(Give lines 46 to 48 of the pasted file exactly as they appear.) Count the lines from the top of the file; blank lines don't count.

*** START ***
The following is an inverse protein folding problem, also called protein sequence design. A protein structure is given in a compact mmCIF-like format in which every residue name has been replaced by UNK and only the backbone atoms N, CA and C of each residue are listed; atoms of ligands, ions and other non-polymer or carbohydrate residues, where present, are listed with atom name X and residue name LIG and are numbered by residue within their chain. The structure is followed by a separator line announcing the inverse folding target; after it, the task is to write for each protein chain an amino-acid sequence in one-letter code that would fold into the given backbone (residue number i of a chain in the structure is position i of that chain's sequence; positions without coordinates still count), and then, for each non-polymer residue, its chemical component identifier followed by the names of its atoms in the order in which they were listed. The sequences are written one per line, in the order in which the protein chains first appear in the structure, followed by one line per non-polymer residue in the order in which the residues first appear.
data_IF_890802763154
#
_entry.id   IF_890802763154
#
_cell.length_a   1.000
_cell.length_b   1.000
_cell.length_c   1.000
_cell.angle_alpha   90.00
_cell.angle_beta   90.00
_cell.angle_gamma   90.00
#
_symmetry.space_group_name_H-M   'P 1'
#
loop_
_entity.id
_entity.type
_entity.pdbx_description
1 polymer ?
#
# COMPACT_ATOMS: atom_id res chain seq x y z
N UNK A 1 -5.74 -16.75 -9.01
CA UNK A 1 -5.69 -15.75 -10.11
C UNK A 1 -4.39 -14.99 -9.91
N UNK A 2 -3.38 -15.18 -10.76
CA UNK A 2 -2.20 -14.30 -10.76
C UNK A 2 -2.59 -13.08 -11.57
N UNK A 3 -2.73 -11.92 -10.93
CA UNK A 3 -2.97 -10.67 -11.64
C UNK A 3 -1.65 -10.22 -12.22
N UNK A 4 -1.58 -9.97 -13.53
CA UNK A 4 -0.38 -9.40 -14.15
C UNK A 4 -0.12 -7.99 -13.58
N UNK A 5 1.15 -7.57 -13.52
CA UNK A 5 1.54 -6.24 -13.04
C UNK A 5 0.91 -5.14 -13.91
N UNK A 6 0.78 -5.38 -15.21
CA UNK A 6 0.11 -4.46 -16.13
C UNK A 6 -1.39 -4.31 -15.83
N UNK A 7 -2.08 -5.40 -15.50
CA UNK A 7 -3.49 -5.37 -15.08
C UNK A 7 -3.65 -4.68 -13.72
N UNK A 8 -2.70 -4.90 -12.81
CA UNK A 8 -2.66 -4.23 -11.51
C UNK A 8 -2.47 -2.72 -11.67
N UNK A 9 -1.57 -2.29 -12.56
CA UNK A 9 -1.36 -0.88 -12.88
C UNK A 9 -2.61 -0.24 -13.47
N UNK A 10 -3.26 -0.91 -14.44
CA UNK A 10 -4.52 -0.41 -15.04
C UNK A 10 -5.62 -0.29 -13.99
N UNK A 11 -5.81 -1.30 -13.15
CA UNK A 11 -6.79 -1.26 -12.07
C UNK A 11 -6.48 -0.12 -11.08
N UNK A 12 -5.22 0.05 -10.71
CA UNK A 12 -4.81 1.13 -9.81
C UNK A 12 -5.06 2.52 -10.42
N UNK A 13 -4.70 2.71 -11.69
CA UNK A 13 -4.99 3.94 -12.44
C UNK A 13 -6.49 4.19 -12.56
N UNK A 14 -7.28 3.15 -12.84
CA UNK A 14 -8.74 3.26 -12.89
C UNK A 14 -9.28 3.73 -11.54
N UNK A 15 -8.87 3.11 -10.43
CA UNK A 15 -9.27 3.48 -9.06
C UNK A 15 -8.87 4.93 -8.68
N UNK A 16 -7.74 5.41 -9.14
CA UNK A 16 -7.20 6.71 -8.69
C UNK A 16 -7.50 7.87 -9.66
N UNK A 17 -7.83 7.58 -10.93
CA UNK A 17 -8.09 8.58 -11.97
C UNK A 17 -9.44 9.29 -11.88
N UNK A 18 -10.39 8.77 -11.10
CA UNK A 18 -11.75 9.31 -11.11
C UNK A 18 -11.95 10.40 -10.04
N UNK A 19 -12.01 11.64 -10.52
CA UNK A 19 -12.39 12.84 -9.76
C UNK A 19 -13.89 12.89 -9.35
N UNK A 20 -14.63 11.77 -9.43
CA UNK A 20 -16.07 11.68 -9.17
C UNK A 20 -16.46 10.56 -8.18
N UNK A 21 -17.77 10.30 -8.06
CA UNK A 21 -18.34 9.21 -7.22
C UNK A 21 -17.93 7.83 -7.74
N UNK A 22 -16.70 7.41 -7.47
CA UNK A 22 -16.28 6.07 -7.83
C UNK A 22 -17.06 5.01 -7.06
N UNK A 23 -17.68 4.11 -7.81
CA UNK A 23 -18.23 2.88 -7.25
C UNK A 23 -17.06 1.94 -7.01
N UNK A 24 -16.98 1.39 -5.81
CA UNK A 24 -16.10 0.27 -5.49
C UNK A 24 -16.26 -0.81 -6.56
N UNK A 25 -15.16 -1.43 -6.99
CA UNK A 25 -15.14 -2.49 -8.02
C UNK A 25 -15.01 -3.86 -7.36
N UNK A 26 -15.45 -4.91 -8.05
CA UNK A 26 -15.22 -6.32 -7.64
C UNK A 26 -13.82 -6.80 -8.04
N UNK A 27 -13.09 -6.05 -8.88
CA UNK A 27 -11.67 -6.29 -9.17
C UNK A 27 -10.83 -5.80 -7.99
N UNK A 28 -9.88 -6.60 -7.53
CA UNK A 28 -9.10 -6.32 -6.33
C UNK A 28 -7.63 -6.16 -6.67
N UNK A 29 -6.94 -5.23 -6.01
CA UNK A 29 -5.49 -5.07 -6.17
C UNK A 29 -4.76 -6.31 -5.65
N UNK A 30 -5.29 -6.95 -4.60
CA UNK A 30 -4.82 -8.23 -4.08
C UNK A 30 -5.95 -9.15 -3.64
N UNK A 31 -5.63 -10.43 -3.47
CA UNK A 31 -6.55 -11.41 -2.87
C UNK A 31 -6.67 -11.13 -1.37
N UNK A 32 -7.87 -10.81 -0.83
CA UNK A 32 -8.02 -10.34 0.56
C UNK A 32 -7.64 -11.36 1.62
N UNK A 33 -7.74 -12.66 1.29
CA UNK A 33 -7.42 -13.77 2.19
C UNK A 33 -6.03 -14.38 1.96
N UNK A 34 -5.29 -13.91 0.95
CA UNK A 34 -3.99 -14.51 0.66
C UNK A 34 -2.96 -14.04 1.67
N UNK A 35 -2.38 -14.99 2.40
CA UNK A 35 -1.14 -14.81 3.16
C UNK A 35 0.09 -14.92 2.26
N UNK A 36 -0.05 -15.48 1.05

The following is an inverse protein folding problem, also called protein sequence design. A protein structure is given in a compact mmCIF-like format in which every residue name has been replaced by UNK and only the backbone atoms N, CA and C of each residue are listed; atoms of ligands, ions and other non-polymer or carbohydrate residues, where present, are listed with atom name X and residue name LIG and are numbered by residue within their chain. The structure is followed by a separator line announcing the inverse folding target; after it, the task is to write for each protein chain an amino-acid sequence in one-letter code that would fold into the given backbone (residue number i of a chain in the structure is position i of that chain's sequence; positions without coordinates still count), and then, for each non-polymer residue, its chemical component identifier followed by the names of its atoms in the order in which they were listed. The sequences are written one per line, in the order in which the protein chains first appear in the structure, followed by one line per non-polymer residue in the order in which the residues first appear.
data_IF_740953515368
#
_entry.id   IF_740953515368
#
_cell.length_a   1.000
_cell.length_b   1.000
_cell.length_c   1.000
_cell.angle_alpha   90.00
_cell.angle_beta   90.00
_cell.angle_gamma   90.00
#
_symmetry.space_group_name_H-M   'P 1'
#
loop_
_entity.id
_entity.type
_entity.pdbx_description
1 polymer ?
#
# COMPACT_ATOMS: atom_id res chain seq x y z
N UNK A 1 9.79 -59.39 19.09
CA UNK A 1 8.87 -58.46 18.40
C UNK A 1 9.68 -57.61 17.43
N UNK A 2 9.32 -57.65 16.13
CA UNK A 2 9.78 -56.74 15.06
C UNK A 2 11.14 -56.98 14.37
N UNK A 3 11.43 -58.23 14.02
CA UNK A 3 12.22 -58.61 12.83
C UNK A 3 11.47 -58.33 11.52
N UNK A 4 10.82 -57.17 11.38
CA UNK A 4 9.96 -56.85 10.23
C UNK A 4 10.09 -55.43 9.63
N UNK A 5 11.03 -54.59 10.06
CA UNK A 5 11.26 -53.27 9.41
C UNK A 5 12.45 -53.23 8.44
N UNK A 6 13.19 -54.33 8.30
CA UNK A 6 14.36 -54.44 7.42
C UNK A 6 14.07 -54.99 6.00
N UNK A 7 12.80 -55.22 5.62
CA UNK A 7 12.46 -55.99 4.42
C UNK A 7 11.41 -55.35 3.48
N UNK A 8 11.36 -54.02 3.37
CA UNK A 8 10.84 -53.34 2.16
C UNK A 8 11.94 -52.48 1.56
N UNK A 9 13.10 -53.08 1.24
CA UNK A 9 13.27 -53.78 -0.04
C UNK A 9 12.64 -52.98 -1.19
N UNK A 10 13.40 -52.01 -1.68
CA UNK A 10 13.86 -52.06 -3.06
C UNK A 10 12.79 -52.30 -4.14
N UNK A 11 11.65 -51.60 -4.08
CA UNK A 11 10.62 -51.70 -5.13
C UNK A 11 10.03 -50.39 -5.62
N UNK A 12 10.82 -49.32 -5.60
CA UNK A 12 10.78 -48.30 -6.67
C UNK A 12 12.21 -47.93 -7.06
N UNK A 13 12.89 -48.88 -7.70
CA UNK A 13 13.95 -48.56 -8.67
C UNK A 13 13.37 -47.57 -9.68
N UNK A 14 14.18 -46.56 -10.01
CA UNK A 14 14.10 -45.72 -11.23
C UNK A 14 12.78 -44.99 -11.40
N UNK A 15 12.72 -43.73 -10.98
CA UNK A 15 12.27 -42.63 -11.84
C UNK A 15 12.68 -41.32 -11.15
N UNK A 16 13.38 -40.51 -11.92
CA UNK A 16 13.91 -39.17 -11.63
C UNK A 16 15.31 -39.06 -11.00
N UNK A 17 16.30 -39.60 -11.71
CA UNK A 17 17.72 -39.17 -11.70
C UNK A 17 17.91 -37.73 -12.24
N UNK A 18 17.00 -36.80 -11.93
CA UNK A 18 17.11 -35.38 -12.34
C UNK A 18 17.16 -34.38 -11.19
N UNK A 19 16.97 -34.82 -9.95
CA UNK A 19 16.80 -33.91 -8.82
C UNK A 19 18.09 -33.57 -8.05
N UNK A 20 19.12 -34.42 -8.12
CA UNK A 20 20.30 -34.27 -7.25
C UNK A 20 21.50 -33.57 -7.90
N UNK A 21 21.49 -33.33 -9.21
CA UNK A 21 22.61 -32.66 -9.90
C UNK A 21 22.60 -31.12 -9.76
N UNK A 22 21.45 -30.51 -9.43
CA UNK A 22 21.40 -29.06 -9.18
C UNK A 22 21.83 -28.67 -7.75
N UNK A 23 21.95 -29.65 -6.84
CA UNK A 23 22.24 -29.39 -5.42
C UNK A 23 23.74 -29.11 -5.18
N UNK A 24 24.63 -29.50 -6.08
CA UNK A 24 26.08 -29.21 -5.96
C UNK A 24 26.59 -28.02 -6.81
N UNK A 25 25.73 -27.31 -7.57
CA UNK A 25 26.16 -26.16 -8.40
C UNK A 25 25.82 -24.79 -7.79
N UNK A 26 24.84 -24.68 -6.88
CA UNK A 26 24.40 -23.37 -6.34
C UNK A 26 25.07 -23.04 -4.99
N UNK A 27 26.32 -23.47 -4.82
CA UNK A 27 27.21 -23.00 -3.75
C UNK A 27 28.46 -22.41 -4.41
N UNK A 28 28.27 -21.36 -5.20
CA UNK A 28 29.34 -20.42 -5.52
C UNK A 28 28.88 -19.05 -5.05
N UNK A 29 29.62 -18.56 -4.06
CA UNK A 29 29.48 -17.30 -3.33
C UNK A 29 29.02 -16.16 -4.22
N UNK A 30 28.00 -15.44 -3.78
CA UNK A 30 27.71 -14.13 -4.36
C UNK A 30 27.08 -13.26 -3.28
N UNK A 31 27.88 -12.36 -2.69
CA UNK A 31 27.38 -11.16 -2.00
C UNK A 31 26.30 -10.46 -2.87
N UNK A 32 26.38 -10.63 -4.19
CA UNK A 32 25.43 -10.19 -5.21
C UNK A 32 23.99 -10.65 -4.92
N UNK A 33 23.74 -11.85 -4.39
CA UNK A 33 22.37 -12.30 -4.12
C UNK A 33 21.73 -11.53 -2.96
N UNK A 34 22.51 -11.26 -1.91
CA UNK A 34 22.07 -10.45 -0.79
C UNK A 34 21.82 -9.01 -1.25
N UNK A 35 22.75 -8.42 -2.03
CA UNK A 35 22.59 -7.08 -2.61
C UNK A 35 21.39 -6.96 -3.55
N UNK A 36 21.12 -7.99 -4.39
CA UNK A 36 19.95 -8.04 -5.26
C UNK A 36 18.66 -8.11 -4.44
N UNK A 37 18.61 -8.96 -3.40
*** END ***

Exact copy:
N UNK A 9 -1.57 -2.29 -12.56
CA UNK A 9 -1.36 -0.88 -12.88
C UNK A 9 -2.61 -0.24 -13.47